From the objective viewpoint an art of improvisation on any music instrument can be divided into three constituent parts:
1. Sense of rhythm,
2. Sense of the tonality,
3. Sense of the form.
A sense of rhythm arises from the realization of the "rhythmic temperament". It should be formed a clear sensation of multilevel duplet-triplet division of tempo-rhythm. This gives a possibility to play fast and slow patterns in the same tempo.
Sense of the tonality arises from learning musical figures (scales, triads, seventh chords, pentatonics…) viewed in this textbook.
A practice of scales, arpeggios and so on gives a possibility to hear their sound, a melody which is the result of the performing. The importance of such exercises can scarcely be overestimated. It is a solfeggio on the guitar. From the start a connection of those exercises with music is unobvious, but it proves to be the shortest way to understand the highest level of music art at the end. The improvisation eventually is a matter of an ear. Consequently an ear should be developed first of all.
A sense of a form arises from the recognition of the basic logical music structure called a chorus. The simplest chorus is one measure. The duration of a chorus can be different, and depends on kind of music. Commonly there are differed such choruses: one measure, two measures, hypermeasure (4 measures), two hypermeasures (8 measures), hypermeasure verse (16 measures)…etc.
Suggested methods aimed to form and develop the above mentioned qualities. Firstly thoroughly learn the fingering of a scale for example, and then try to play it as in the notation under a tabulature. It is important to tap your foot in time while playing exercises. First of all this allows to hear and play the melody more correctly and then provides better and faster understanding of the rhythmic temperament. The performance of given exercises in time is the "foundation stone" of this methods.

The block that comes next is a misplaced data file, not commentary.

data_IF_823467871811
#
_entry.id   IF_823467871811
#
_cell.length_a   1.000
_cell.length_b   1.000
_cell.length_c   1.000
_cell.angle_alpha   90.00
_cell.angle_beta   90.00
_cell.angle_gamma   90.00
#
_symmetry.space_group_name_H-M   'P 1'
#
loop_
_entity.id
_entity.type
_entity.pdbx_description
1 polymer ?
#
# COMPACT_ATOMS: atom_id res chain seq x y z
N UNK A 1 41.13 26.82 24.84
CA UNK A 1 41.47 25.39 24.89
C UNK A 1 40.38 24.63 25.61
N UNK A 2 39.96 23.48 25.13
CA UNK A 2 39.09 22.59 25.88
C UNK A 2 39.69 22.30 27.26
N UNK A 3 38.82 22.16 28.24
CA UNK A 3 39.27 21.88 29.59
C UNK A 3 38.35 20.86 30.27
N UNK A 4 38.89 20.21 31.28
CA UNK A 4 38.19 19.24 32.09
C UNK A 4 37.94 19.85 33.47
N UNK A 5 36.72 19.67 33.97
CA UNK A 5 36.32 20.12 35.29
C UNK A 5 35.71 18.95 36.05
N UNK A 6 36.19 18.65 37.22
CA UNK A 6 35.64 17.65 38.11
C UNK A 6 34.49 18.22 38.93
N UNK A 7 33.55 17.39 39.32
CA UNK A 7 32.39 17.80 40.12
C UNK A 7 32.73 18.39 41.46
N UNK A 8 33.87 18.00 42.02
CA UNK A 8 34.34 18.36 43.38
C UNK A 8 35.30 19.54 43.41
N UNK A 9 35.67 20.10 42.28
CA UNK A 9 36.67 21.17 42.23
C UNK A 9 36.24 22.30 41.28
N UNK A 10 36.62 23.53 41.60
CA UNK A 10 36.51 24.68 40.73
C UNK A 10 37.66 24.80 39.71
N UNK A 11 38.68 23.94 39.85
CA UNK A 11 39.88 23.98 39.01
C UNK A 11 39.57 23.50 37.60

In short, if you really want to learn to improvise you should study given structures and exercises and practise these for at least one hour a day during three - five years. The more conscientious and durable will be your practice, the faster you get desired results. The issue is to acquire automatic or "ear" skills of the performance. Another "foundation stone" of the methods is the identical structure of all tonalities. In this manual music structures are examined on base of the G major and G minor keys only for reasons of the convenient position on the guitar neck. So, fingerings of all music figures are identical in every key. Having learned the fingering we can play it from any note on the sixth string (E). The first note of a fingering will name the performed scale or arpeggio.
Left hand Right hand
We will mark left hand fingers with numbers from 1 to 4; 1 - an index finger, 2 - a middle finger, 3 - a ring finger, 4 - a little finger. Right hand fingers are marked with Latin letters, abbreviations of the Spanish names of fingers: P - pulgar (a thumb), I - indice (index), M - medio (a middle finger), A - anular (the fourth finger).